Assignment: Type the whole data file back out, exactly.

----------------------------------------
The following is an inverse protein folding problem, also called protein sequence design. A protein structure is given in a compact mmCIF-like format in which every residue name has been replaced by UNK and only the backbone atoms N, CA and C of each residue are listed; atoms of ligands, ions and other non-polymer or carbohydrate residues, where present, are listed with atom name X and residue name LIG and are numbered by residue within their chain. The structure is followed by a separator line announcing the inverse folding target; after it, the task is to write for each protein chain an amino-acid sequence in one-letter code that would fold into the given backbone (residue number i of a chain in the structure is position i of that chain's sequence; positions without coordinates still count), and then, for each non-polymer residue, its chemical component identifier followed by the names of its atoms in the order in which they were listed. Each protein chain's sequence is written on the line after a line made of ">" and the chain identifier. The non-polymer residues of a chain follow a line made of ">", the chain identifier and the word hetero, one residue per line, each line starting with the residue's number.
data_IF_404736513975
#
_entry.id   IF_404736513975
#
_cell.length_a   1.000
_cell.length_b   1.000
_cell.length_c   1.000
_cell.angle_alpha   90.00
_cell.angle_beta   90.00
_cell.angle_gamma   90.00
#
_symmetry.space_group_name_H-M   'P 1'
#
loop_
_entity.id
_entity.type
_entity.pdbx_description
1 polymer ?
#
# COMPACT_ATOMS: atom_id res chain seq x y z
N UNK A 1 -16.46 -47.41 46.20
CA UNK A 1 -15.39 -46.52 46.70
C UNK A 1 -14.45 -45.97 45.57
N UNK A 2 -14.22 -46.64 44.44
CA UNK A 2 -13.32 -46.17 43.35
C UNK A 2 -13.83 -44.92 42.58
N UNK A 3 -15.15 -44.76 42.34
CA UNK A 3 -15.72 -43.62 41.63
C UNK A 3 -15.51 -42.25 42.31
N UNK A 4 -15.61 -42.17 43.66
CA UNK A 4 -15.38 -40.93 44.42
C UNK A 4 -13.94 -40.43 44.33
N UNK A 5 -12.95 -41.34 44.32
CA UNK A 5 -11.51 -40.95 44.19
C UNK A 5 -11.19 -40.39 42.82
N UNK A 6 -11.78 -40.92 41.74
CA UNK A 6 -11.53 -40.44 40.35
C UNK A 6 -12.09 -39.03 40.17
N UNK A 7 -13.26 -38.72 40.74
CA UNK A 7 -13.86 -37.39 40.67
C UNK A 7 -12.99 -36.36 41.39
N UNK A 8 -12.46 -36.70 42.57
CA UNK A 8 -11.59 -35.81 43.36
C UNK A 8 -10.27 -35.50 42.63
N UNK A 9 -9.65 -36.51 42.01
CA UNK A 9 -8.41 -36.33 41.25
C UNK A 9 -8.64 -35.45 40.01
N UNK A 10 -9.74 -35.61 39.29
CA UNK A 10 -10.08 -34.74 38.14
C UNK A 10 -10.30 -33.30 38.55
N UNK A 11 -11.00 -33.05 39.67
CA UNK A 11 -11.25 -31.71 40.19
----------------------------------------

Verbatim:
The following is an inverse protein folding problem, also called protein sequence design. A protein structure is given in a compact mmCIF-like format in which every residue name has been replaced by UNK and only the backbone atoms N, CA and C of each residue are listed; atoms of ligands, ions and other non-polymer or carbohydrate residues, where present, are listed with atom name X and residue name LIG and are numbered by residue within their chain. The structure is followed by a separator line announcing the inverse folding target; after it, the task is to write for each protein chain an amino-acid sequence in one-letter code that would fold into the given backbone (residue number i of a chain in the structure is position i of that chain's sequence; positions without coordinates still count), and then, for each non-polymer residue, its chemical component identifier followed by the names of its atoms in the order in which they were listed. Each protein chain's sequence is written on the line after a line made of ">" and the chain identifier. The non-polymer residues of a chain follow a line made of ">", the chain identifier and the word hetero, one residue per line, each line starting with the residue's number.
data_IF_404736513975
#
_entry.id   IF_404736513975
#
_cell.length_a   1.000
_cell.length_b   1.000
_cell.length_c   1.000
_cell.angle_alpha   90.00
_cell.angle_beta   90.00
_cell.angle_gamma   90.00
#
_symmetry.space_group_name_H-M   'P 1'
#
loop_
_entity.id
_entity.type
_entity.pdbx_description
1 polymer ?
#
# COMPACT_ATOMS: atom_id res chain seq x y z
N UNK A 1 -16.46 -47.41 46.20
CA UNK A 1 -15.39 -46.52 46.70
C UNK A 1 -14.45 -45.97 45.57
N UNK A 2 -14.22 -46.64 44.44
CA UNK A 2 -13.32 -46.17 43.35
C UNK A 2 -13.83 -44.92 42.58
N UNK A 3 -15.15 -44.76 42.34
CA UNK A 3 -15.72 -43.62 41.63
C UNK A 3 -15.51 -42.25 42.31
N UNK A 4 -15.61 -42.17 43.66
CA UNK A 4 -15.38 -40.93 44.42
C UNK A 4 -13.94 -40.43 44.33
N UNK A 5 -12.95 -41.34 44.32
CA UNK A 5 -11.51 -40.95 44.19
C UNK A 5 -11.19 -40.39 42.82
N UNK A 6 -11.78 -40.92 41.74
CA UNK A 6 -11.53 -40.44 40.35
C UNK A 6 -12.09 -39.03 40.17
N UNK A 7 -13.26 -38.72 40.74
CA UNK A 7 -13.86 -37.39 40.67
C UNK A 7 -12.99 -36.36 41.39
N UNK A 8 -12.46 -36.70 42.57
CA UNK A 8 -11.59 -35.81 43.36
C UNK A 8 -10.27 -35.50 42.63
N UNK A 9 -9.65 -36.51 42.01
CA UNK A 9 -8.41 -36.33 41.25
C UNK A 9 -8.64 -35.45 40.01
N UNK A 10 -9.74 -35.61 39.29
CA UNK A 10 -10.08 -34.74 38.14
C UNK A 10 -10.30 -33.30 38.55
N UNK A 11 -11.00 -33.05 39.67
CA UNK A 11 -11.25 -31.71 40.19